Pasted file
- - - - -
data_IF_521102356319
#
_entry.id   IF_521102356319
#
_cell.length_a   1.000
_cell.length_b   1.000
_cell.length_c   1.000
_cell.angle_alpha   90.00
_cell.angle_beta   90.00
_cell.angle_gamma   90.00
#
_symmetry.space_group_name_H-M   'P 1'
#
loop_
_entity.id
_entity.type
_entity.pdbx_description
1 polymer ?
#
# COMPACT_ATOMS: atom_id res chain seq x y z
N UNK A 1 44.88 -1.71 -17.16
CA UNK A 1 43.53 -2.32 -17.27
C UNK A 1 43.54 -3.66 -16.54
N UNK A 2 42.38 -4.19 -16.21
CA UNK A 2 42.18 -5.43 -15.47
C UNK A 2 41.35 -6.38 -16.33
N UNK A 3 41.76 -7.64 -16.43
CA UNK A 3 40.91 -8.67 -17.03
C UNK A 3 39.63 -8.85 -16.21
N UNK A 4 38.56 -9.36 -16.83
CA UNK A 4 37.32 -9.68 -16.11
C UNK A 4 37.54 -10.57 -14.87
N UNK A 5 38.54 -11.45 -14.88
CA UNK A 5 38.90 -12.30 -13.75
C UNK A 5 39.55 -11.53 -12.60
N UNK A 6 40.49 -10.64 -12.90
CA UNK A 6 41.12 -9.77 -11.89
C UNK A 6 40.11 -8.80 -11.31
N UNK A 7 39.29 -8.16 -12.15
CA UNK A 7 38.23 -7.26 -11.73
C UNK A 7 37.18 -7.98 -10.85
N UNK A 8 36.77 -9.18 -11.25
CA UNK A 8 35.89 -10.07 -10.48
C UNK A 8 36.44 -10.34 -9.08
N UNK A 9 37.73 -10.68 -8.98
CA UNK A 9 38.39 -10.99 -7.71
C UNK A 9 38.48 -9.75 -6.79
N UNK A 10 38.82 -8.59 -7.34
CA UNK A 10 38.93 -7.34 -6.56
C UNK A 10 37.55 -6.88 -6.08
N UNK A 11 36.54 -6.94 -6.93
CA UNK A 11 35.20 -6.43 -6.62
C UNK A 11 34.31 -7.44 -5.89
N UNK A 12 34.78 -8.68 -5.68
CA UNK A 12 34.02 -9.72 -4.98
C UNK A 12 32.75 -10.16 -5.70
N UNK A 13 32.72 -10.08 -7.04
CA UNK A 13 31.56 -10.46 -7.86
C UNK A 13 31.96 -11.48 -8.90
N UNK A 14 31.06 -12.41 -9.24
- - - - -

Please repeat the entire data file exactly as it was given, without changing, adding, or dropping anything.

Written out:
data_IF_521102356319
#
_entry.id   IF_521102356319
#
_cell.length_a   1.000
_cell.length_b   1.000
_cell.length_c   1.000
_cell.angle_alpha   90.00
_cell.angle_beta   90.00
_cell.angle_gamma   90.00
#
_symmetry.space_group_name_H-M   'P 1'
#
loop_
_entity.id
_entity.type
_entity.pdbx_description
1 polymer ?
#
# COMPACT_ATOMS: atom_id res chain seq x y z
N UNK A 1 44.88 -1.71 -17.16
CA UNK A 1 43.53 -2.32 -17.27
C UNK A 1 43.54 -3.66 -16.54
N UNK A 2 42.38 -4.19 -16.21
CA UNK A 2 42.18 -5.43 -15.47
C UNK A 2 41.35 -6.38 -16.33
N UNK A 3 41.76 -7.64 -16.43
CA UNK A 3 40.91 -8.67 -17.03
C UNK A 3 39.63 -8.85 -16.21
N UNK A 4 38.56 -9.36 -16.83
CA UNK A 4 37.32 -9.68 -16.11
C UNK A 4 37.54 -10.57 -14.87
N UNK A 5 38.54 -11.45 -14.88
CA UNK A 5 38.90 -12.30 -13.75
C UNK A 5 39.55 -11.53 -12.60
N UNK A 6 40.49 -10.64 -12.90
CA UNK A 6 41.12 -9.77 -11.89
C UNK A 6 40.11 -8.80 -11.31
N UNK A 7 39.29 -8.16 -12.15
CA UNK A 7 38.23 -7.26 -11.73
C UNK A 7 37.18 -7.98 -10.85
N UNK A 8 36.77 -9.18 -11.25
CA UNK A 8 35.89 -10.07 -10.48
C UNK A 8 36.44 -10.34 -9.08
N UNK A 9 37.73 -10.68 -8.98
CA UNK A 9 38.39 -10.99 -7.71
C UNK A 9 38.48 -9.75 -6.79
N UNK A 10 38.82 -8.59 -7.34
CA UNK A 10 38.93 -7.34 -6.56
C UNK A 10 37.55 -6.88 -6.08
N UNK A 11 36.54 -6.94 -6.93
CA UNK A 11 35.20 -6.43 -6.62
C UNK A 11 34.31 -7.44 -5.89
N UNK A 12 34.78 -8.68 -5.68
CA UNK A 12 34.02 -9.72 -4.98
C UNK A 12 32.75 -10.16 -5.70
N UNK A 13 32.72 -10.08 -7.04
CA UNK A 13 31.56 -10.46 -7.86
C UNK A 13 31.96 -11.48 -8.90
N UNK A 14 31.06 -12.41 -9.24